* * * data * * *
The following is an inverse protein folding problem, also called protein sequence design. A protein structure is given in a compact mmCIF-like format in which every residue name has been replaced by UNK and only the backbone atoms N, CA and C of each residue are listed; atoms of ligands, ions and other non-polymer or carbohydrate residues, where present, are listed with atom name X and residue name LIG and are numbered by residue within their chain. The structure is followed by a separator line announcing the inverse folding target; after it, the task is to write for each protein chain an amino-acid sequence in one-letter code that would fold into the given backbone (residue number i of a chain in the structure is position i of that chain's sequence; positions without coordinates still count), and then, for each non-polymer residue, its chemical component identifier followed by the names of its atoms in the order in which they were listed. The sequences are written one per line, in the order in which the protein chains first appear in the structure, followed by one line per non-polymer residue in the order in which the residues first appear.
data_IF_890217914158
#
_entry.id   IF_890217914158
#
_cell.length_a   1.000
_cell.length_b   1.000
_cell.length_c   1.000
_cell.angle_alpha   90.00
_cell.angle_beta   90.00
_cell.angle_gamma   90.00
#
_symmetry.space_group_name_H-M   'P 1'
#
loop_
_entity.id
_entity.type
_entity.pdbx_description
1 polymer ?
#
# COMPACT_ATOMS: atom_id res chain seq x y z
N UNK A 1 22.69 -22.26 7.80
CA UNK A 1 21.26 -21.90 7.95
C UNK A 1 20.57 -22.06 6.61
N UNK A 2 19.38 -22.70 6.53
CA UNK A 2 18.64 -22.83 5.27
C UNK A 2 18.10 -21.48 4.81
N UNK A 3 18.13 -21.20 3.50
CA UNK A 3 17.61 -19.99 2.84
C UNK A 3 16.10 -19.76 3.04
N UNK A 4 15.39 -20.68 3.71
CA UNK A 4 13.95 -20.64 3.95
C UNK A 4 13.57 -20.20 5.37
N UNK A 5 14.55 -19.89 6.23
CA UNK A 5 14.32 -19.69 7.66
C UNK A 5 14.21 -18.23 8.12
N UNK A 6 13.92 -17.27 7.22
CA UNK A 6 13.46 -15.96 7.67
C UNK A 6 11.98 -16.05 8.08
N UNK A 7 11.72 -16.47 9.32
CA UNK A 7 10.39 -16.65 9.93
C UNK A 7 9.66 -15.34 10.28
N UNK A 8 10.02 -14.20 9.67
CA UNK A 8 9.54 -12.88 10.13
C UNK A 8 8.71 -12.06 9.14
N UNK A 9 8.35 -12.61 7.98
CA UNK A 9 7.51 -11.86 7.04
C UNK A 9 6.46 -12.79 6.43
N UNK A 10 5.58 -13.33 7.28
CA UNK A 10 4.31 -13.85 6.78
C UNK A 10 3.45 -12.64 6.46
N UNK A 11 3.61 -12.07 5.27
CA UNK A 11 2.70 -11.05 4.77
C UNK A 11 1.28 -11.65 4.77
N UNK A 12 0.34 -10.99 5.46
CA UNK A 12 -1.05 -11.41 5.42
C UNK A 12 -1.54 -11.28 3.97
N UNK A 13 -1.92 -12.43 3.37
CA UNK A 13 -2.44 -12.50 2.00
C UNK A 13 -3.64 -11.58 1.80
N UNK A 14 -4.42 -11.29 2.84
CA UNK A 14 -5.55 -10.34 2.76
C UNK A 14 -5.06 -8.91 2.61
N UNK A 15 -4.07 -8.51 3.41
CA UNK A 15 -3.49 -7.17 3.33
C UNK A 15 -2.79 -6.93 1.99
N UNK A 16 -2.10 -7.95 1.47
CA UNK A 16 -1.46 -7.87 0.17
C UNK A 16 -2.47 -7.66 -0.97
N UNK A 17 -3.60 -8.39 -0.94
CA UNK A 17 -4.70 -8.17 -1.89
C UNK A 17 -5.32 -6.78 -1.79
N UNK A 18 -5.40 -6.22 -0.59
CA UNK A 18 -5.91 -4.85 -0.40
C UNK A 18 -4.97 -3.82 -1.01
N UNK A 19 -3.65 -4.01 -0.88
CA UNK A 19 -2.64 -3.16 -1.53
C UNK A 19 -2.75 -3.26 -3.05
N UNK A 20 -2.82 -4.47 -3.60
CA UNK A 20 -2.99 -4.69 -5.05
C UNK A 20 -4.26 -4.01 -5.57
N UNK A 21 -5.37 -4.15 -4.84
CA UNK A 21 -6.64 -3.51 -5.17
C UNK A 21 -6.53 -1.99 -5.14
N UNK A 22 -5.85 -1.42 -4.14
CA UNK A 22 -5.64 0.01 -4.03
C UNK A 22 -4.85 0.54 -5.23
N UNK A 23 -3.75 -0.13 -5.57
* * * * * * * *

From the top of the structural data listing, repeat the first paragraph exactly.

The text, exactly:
The following is an inverse protein folding problem, also called protein sequence design. A protein structure is given in a compact mmCIF-like format in which every residue name has been replaced by UNK and only the backbone atoms N, CA and C of each residue are listed; atoms of ligands, ions and other non-polymer or carbohydrate residues, where present, are listed with atom name X and residue name LIG and are numbered by residue within their chain. The structure is followed by a separator line announcing the inverse folding target; after it, the task is to write for each protein chain an amino-acid sequence in one-letter code that would fold into the given backbone (residue number i of a chain in the structure is position i of that chain's sequence; positions without coordinates still count), and then, for each non-polymer residue, its chemical component identifier followed by the names of its atoms in the order in which they were listed. The sequences are written one per line, in the order in which the protein chains first appear in the structure, followed by one line per non-polymer residue in the order in which the residues first appear.